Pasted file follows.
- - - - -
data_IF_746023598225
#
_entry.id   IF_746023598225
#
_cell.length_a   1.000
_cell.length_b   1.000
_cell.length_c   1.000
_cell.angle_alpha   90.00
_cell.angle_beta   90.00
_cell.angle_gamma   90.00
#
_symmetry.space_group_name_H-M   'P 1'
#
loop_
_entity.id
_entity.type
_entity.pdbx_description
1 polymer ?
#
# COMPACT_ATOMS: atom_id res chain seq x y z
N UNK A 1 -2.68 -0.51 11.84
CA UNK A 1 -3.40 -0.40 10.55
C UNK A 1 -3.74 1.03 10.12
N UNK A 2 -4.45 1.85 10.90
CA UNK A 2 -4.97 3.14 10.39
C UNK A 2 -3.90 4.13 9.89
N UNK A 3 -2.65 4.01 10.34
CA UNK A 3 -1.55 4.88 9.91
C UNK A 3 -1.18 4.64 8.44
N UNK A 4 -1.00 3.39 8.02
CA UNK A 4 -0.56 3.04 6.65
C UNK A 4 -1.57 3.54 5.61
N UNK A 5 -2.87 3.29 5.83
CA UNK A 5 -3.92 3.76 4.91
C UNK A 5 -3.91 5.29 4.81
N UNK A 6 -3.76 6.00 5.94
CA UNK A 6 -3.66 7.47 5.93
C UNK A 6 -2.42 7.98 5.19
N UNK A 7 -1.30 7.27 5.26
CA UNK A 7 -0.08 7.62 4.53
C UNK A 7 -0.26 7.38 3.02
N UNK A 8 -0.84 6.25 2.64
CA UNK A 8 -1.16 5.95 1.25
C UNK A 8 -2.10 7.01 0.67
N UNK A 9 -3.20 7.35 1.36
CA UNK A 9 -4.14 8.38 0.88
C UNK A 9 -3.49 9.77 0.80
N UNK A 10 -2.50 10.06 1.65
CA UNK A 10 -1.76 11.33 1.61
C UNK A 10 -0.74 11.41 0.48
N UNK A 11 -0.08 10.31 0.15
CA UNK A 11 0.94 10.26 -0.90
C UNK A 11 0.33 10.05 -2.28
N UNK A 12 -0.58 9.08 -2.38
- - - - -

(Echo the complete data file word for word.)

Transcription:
data_IF_746023598225
#
_entry.id   IF_746023598225
#
_cell.length_a   1.000
_cell.length_b   1.000
_cell.length_c   1.000
_cell.angle_alpha   90.00
_cell.angle_beta   90.00
_cell.angle_gamma   90.00
#
_symmetry.space_group_name_H-M   'P 1'
#
loop_
_entity.id
_entity.type
_entity.pdbx_description
1 polymer ?
#
# COMPACT_ATOMS: atom_id res chain seq x y z
N UNK A 1 -2.68 -0.51 11.84
CA UNK A 1 -3.40 -0.40 10.55
C UNK A 1 -3.74 1.03 10.12
N UNK A 2 -4.45 1.85 10.90
CA UNK A 2 -4.97 3.14 10.39
C UNK A 2 -3.90 4.13 9.89
N UNK A 3 -2.65 4.01 10.34
CA UNK A 3 -1.55 4.88 9.91
C UNK A 3 -1.18 4.64 8.44
N UNK A 4 -1.00 3.39 8.02
CA UNK A 4 -0.56 3.04 6.65
C UNK A 4 -1.57 3.54 5.61
N UNK A 5 -2.87 3.29 5.83
CA UNK A 5 -3.92 3.76 4.91
C UNK A 5 -3.91 5.29 4.81
N UNK A 6 -3.76 6.00 5.94
CA UNK A 6 -3.66 7.47 5.93
C UNK A 6 -2.42 7.98 5.19
N UNK A 7 -1.30 7.27 5.26
CA UNK A 7 -0.08 7.62 4.53
C UNK A 7 -0.26 7.38 3.02
N UNK A 8 -0.84 6.25 2.64
CA UNK A 8 -1.16 5.95 1.25
C UNK A 8 -2.10 7.01 0.67
N UNK A 9 -3.20 7.35 1.36
CA UNK A 9 -4.14 8.38 0.88
C UNK A 9 -3.49 9.77 0.80
N UNK A 10 -2.50 10.06 1.65
CA UNK A 10 -1.76 11.33 1.61
C UNK A 10 -0.74 11.41 0.48
N UNK A 11 -0.08 10.31 0.15
CA UNK A 11 0.94 10.26 -0.90
C UNK A 11 0.33 10.05 -2.28
N UNK A 12 -0.58 9.08 -2.38